- #1

snickersnee

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Also \~ and \^ are tilde and hat respectively.

**1a. Homework Statement**

Use perturbation theory to derive the 3rd order nonlinear susceptibility[itex] \chi^{(3)}(3w;w,w,w)[/itex] (problem gives potential energy, etc. but I already know what I have to do, I just need help calculating it)

**1b. Relevant equations**

The equation I need to solve is this: [itex]\ddot{\tilde{x}}^{(3)}+2\gamma \dot{\tilde{x}}^{(3)} + w_0^2 \tilde{x}^{(3)} +2a\~x^{(1)}\~x^{(2)}=0[/itex]

I need to solve it for [itex]\~x^{(3)}[/itex].

The first-order and second-order solutions were given in lecture. I plugged them into the equation, in the 4th term on the left hand side, getting some horrendous expression.

We are looking for solutions of the form (*) [itex]\~x^{(3)}(t)=x^{(3)}(3w)e^{-3iwt}[/itex] (is that the right form of the solution?) Since the differential equation has derivatives with respect to time, I guess I need to differentiate (*) twice, but is it only the exponential that depends on time? What about the x, and omega? Are those constants?

Also, E times its complex conjugate is |E|^2, right?

**1c. The attempt at a solution**

(explained in section 1b)

--------------------------------------

**2a. Homework Statement**

Nonlinear crystal has an EM wave propagating in x direction, linear polarization along [itex]1/\sqrt{2}(\^y+\^z)[/itex] direction, frequency w, intensity 1MW/cm

^{2}. The second order non-linear optical susceptibility tensor for second harmonic generation has only one nonzero component, [itex]\chi^{(2)}_{zzz}(2w,w,w)=10pm/V (10^{-11} m/V)[/itex]

- calculate amplitude and direction of nonlinear polarization at frequency 2w. (use Poynting vector to get E field, be careful with geometry and various factors of 2)

- calculate amplitude and direction of linear polarization P^(1) at frequency w

**2b. Relevant equations**

k vector is in x direction.

Poynting vector is [itex]\vec{S}=\vec{E} \times \vec{H}[/itex]. But I thought there was no magnetic field in optical materials at optical frequencies, so when taking the cross product wouldn't everything just go to 0? I wasn't given any magnetic field info. I guess the intensity is what I'd plug in for S.

I also know the formulas for second-order susceptibility and polarization: [itex]\chi^{(2)}(2w)=-\frac{a(e/m)^2 E^2}{D(2w)D^2(w)},\ \~P^{(2)}=\epsilon_0 \chi^{(2)}\~E^2(t)[/itex]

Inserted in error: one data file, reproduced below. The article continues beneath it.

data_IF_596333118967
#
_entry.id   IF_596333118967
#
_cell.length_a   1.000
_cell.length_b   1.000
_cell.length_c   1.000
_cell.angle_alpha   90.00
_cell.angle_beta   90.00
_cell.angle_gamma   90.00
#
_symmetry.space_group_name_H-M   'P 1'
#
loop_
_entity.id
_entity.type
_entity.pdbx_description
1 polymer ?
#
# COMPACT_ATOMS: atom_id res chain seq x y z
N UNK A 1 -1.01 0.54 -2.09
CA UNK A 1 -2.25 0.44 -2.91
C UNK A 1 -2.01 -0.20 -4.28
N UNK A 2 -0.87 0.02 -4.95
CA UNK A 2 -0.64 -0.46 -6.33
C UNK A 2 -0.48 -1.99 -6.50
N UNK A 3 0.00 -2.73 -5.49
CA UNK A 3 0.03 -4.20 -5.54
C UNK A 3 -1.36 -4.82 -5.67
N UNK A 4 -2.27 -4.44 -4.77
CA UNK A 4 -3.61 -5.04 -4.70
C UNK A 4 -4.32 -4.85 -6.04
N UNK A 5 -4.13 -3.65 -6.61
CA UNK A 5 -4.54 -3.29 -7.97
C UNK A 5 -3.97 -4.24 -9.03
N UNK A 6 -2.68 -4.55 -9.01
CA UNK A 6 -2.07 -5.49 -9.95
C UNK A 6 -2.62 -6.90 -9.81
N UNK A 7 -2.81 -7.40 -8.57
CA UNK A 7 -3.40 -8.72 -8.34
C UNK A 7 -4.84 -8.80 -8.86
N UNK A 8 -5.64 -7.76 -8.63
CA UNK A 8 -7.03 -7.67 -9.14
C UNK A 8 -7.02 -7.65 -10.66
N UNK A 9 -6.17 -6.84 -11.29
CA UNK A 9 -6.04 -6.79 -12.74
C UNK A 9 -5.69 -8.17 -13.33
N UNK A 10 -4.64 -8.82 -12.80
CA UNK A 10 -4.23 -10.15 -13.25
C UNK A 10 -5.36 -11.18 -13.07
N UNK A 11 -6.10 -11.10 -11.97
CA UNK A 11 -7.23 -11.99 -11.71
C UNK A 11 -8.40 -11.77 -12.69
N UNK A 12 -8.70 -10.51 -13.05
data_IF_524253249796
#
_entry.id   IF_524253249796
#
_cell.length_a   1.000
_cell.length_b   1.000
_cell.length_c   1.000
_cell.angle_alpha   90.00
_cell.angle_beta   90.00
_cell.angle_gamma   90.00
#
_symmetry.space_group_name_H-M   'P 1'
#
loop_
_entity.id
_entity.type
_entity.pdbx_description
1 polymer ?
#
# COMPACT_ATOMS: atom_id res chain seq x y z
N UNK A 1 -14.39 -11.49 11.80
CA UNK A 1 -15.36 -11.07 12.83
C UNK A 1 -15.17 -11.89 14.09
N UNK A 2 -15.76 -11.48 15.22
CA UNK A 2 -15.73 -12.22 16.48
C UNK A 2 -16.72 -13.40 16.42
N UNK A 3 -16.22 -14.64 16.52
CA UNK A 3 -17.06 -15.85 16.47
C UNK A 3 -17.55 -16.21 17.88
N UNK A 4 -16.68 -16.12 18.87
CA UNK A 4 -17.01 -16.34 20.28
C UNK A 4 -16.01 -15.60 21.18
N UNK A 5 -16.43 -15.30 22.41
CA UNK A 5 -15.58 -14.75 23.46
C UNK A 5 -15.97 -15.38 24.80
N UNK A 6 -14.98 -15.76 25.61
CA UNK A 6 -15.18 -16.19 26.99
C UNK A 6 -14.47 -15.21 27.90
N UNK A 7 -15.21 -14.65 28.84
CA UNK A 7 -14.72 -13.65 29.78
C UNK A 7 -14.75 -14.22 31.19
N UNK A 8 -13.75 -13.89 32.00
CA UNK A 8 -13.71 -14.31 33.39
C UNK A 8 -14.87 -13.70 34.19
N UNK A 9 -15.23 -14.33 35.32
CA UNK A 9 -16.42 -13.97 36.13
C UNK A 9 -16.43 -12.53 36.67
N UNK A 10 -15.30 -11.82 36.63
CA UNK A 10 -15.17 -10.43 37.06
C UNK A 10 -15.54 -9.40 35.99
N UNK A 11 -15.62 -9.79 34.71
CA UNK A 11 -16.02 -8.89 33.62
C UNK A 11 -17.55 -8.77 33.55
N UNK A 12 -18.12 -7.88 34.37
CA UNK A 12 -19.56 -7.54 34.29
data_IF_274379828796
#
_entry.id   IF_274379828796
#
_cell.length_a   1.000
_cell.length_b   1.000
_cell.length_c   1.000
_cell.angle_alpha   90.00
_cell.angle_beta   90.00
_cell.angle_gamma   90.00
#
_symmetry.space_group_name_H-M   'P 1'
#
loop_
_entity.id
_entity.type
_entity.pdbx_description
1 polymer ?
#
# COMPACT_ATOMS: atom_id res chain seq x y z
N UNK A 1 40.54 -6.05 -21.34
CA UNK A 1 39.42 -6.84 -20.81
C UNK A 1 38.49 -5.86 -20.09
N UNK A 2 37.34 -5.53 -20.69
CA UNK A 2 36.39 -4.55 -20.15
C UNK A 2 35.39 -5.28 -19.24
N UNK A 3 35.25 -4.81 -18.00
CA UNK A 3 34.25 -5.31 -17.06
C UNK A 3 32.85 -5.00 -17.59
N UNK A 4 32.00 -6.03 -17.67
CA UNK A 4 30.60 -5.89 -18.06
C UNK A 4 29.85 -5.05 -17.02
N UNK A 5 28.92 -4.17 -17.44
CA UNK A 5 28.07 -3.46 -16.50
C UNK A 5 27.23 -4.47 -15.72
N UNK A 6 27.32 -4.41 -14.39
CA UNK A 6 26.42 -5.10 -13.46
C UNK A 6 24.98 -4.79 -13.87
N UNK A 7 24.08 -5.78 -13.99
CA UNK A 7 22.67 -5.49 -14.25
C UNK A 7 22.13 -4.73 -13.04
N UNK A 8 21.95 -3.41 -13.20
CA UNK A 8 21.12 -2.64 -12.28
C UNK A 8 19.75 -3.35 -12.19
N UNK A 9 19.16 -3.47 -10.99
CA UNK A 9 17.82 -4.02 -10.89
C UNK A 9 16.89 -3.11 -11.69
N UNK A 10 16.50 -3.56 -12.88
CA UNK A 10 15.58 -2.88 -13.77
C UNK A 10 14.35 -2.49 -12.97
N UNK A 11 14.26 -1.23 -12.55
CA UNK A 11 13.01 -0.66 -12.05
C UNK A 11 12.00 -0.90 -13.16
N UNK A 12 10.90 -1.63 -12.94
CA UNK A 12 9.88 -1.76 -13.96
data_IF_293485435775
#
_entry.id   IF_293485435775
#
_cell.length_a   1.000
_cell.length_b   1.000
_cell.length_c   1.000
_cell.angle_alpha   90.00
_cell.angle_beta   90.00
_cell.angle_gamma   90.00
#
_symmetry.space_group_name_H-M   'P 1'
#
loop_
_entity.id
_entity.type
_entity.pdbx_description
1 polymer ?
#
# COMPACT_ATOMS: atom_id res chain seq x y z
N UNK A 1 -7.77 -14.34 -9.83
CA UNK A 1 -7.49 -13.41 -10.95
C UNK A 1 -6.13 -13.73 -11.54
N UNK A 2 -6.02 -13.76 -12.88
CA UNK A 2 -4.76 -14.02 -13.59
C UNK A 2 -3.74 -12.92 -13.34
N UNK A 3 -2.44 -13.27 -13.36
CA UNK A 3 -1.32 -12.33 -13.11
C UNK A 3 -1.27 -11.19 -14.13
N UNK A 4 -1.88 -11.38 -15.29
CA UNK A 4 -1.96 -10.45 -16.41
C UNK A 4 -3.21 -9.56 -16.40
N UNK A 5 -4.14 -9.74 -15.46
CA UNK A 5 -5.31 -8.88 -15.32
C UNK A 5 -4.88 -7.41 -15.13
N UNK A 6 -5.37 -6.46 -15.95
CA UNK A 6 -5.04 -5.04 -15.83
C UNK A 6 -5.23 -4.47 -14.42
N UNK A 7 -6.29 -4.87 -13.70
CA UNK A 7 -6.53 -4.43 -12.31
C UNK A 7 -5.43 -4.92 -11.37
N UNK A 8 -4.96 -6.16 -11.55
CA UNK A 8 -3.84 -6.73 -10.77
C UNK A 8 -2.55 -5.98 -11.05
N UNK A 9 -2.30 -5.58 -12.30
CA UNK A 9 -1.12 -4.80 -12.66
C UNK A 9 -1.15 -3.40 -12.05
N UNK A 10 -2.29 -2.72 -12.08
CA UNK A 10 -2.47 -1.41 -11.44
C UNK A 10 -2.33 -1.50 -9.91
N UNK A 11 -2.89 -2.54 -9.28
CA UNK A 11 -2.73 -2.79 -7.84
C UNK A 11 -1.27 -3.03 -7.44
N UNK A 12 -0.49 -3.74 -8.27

**2c. The attempt at a solution**

given in section 2b--------------------------------------

**3a. Homework Statement**

Write all elements of d_il matrix (3x6) for lithium niobate (crystal symmetry 3m)

(values given: d_33, d_31=d_15, and d_22.)

**3b. Relevant equations**

(from table 1.5.1, Boyd)

Form of the 2nd order susceptibility tensor. Each element denoted by Cartesian indices

For 3m crystal class: xzx=yzy, xxz=yyz, zxx=zyy,zzz,yyy=-yxx=-xxy=-xyx (mirror plane perpendicular to x^)

To convert d_ijk to d_il:

http://snag.gy/kIrzU.jpg

**3c. The attempt at a solution**

The answer is supposed to be this:

http://snag.gy/WlbCk.jpg

But I don't know how to get that from the Cartesian indices given above. maybe someone could please do the first one as an example, (xzx=yzy) and then I could figure out the rest?

Also, when it says "zxx=zyy,zzz,yyy=-yxx=-xxy=-xyx" is that one big equation? --------------------------------------

**4a. Homework Statement**

Calculate the d_eff value for second harmonic generation in a nonlinear crystal with only one nonlinear coefficient d_33=10pm/V. Input beam at frequency w incident along x-axis, polarized along [itex]1/\sqrt{2}(\^y+\^z)[/itex] and:

- (case a) emission at frequency 2w along x-axis and polarized along ^z direction

- (case b) polarized along ^y direction

- what is the physical meaning of the value of d_eff in case b?

**4b. Relevant equations**

For SHG, [itex]P(2w)=2\epsilon_0 d_{eff}E(w)^2[/itex], and

http://snag.gy/ALUI9.jpg

**4c. The attempt at a solution**

We're told that d_il has only one nonzero component (d_33) so the right hand side of the matrix equation reduces to [itex]2\epsilon_0 d_{33}E_z(w)^2[/itex], right? But it seems that P and E are both unknown, so how can we solve for d_eff?